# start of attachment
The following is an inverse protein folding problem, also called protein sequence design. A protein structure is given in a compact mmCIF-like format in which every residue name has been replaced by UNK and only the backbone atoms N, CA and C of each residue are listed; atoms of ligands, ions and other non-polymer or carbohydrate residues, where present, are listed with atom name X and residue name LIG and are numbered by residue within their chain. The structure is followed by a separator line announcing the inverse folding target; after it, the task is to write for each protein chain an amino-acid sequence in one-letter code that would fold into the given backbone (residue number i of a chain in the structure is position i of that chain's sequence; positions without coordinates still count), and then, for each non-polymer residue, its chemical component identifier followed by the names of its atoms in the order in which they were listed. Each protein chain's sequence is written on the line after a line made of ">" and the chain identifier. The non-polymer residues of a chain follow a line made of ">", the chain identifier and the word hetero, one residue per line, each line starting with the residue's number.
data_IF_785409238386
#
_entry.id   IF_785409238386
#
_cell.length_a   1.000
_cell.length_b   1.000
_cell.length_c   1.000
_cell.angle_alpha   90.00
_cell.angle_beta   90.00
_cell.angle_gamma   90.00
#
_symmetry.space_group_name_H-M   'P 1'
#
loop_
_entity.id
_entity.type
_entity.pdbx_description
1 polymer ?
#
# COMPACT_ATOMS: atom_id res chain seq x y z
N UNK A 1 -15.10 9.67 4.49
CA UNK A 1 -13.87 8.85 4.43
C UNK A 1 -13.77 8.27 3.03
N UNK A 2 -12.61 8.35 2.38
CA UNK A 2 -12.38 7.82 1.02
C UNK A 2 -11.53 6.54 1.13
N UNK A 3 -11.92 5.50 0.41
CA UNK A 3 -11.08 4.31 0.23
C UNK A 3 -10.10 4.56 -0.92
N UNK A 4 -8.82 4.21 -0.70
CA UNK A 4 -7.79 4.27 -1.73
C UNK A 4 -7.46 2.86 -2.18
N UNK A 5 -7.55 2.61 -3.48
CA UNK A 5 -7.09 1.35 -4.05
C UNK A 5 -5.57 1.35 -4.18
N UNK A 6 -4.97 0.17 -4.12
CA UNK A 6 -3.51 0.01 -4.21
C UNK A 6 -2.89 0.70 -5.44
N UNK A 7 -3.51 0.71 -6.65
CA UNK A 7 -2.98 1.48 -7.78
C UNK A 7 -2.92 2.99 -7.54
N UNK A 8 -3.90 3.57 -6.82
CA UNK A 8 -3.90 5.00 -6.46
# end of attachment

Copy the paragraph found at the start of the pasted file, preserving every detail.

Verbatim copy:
The following is an inverse protein folding problem, also called protein sequence design. A protein structure is given in a compact mmCIF-like format in which every residue name has been replaced by UNK and only the backbone atoms N, CA and C of each residue are listed; atoms of ligands, ions and other non-polymer or carbohydrate residues, where present, are listed with atom name X and residue name LIG and are numbered by residue within their chain. The structure is followed by a separator line announcing the inverse folding target; after it, the task is to write for each protein chain an amino-acid sequence in one-letter code that would fold into the given backbone (residue number i of a chain in the structure is position i of that chain's sequence; positions without coordinates still count), and then, for each non-polymer residue, its chemical component identifier followed by the names of its atoms in the order in which they were listed. Each protein chain's sequence is written on the line after a line made of ">" and the chain identifier. The non-polymer residues of a chain follow a line made of ">", the chain identifier and the word hetero, one residue per line, each line starting with the residue's number.